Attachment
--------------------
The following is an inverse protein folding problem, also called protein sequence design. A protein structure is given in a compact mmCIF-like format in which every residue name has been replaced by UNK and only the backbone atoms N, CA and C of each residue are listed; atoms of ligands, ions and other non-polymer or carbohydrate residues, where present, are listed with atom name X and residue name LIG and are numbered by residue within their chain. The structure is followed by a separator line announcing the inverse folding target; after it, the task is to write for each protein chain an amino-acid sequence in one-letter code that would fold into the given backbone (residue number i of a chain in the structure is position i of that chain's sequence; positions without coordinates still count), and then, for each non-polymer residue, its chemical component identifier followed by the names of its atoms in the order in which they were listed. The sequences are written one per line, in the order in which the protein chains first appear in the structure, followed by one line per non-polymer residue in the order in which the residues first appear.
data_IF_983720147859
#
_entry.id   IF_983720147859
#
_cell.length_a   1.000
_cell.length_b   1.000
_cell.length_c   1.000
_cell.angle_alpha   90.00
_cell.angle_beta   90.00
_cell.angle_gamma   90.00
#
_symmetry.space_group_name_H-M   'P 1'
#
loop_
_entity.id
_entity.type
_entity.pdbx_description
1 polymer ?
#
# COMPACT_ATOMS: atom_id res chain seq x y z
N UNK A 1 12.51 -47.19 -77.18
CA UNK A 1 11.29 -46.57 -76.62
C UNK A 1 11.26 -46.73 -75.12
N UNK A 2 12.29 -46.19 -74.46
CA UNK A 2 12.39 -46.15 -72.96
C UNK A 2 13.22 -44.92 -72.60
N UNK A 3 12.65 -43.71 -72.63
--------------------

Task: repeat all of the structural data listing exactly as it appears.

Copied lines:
The following is an inverse protein folding problem, also called protein sequence design. A protein structure is given in a compact mmCIF-like format in which every residue name has been replaced by UNK and only the backbone atoms N, CA and C of each residue are listed; atoms of ligands, ions and other non-polymer or carbohydrate residues, where present, are listed with atom name X and residue name LIG and are numbered by residue within their chain. The structure is followed by a separator line announcing the inverse folding target; after it, the task is to write for each protein chain an amino-acid sequence in one-letter code that would fold into the given backbone (residue number i of a chain in the structure is position i of that chain's sequence; positions without coordinates still count), and then, for each non-polymer residue, its chemical component identifier followed by the names of its atoms in the order in which they were listed. The sequences are written one per line, in the order in which the protein chains first appear in the structure, followed by one line per non-polymer residue in the order in which the residues first appear.
data_IF_983720147859
#
_entry.id   IF_983720147859
#
_cell.length_a   1.000
_cell.length_b   1.000
_cell.length_c   1.000
_cell.angle_alpha   90.00
_cell.angle_beta   90.00
_cell.angle_gamma   90.00
#
_symmetry.space_group_name_H-M   'P 1'
#
loop_
_entity.id
_entity.type
_entity.pdbx_description
1 polymer ?
#
# COMPACT_ATOMS: atom_id res chain seq x y z
N UNK A 1 12.51 -47.19 -77.18
CA UNK A 1 11.29 -46.57 -76.62
C UNK A 1 11.26 -46.73 -75.12
N UNK A 2 12.29 -46.19 -74.46
CA UNK A 2 12.39 -46.15 -72.96
C UNK A 2 13.22 -44.92 -72.60
N UNK A 3 12.65 -43.71 -72.63